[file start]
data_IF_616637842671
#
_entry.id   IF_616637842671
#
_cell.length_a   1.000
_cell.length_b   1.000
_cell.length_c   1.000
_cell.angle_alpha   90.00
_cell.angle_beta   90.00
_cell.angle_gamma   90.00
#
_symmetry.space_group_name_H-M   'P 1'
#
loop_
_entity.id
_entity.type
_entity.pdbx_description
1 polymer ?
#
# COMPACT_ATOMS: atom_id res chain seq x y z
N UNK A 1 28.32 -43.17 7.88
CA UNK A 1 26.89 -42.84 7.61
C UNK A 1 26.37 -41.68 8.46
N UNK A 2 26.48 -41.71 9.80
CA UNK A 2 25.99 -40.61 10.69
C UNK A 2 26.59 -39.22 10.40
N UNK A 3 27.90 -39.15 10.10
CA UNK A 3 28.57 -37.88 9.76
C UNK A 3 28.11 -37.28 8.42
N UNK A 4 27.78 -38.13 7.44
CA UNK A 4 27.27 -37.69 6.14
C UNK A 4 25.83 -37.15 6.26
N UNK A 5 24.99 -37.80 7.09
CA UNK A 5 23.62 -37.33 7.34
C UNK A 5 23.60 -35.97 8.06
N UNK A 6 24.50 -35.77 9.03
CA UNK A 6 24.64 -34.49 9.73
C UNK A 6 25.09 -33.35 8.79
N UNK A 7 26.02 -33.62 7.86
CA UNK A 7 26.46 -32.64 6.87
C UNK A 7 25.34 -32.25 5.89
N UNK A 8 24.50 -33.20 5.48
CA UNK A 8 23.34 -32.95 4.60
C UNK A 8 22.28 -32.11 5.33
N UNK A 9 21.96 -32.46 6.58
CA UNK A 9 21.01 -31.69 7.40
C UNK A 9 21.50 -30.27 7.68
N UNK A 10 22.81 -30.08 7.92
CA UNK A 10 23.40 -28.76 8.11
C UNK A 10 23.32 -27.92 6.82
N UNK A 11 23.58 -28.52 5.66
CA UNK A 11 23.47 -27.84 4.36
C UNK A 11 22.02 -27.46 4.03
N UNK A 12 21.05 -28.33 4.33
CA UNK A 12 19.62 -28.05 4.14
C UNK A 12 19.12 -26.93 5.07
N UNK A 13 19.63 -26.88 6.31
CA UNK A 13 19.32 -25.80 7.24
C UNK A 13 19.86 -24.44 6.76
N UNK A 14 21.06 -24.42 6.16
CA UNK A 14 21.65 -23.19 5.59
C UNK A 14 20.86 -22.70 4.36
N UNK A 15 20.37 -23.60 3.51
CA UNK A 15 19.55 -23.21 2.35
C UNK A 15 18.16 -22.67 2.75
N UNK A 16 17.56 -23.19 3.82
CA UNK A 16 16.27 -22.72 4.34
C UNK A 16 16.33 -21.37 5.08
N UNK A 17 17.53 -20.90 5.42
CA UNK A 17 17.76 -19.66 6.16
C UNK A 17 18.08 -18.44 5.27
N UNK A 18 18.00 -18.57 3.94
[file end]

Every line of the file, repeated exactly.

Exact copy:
data_IF_616637842671
#
_entry.id   IF_616637842671
#
_cell.length_a   1.000
_cell.length_b   1.000
_cell.length_c   1.000
_cell.angle_alpha   90.00
_cell.angle_beta   90.00
_cell.angle_gamma   90.00
#
_symmetry.space_group_name_H-M   'P 1'
#
loop_
_entity.id
_entity.type
_entity.pdbx_description
1 polymer ?
#
# COMPACT_ATOMS: atom_id res chain seq x y z
N UNK A 1 28.32 -43.17 7.88
CA UNK A 1 26.89 -42.84 7.61
C UNK A 1 26.37 -41.68 8.46
N UNK A 2 26.48 -41.71 9.80
CA UNK A 2 25.99 -40.61 10.69
C UNK A 2 26.59 -39.22 10.40
N UNK A 3 27.90 -39.15 10.10
CA UNK A 3 28.57 -37.88 9.76
C UNK A 3 28.11 -37.28 8.42
N UNK A 4 27.78 -38.13 7.44
CA UNK A 4 27.27 -37.69 6.14
C UNK A 4 25.83 -37.15 6.26
N UNK A 5 24.99 -37.80 7.09
CA UNK A 5 23.62 -37.33 7.34
C UNK A 5 23.60 -35.97 8.06
N UNK A 6 24.50 -35.77 9.03
CA UNK A 6 24.64 -34.49 9.73
C UNK A 6 25.09 -33.35 8.79
N UNK A 7 26.02 -33.62 7.86
CA UNK A 7 26.46 -32.64 6.87
C UNK A 7 25.34 -32.25 5.89
N UNK A 8 24.50 -33.20 5.48
CA UNK A 8 23.34 -32.95 4.60
C UNK A 8 22.28 -32.11 5.33
N UNK A 9 21.96 -32.46 6.58
CA UNK A 9 21.01 -31.69 7.40
C UNK A 9 21.50 -30.27 7.68
N UNK A 10 22.81 -30.08 7.92
CA UNK A 10 23.40 -28.76 8.11
C UNK A 10 23.32 -27.92 6.82
N UNK A 11 23.58 -28.52 5.66
CA UNK A 11 23.47 -27.84 4.36
C UNK A 11 22.02 -27.46 4.03
N UNK A 12 21.05 -28.33 4.33
CA UNK A 12 19.62 -28.05 4.14
C UNK A 12 19.12 -26.93 5.07
N UNK A 13 19.63 -26.88 6.31
CA UNK A 13 19.32 -25.80 7.24
C UNK A 13 19.86 -24.44 6.76
N UNK A 14 21.06 -24.42 6.16
CA UNK A 14 21.65 -23.19 5.59
C UNK A 14 20.86 -22.70 4.36
N UNK A 15 20.37 -23.60 3.51
CA UNK A 15 19.55 -23.21 2.35
C UNK A 15 18.16 -22.67 2.75
N UNK A 16 17.56 -23.19 3.82
CA UNK A 16 16.27 -22.72 4.34
C UNK A 16 16.33 -21.37 5.08
N UNK A 17 17.53 -20.90 5.42
CA UNK A 17 17.76 -19.66 6.16
C UNK A 17 18.08 -18.44 5.27
N UNK A 18 18.00 -18.57 3.94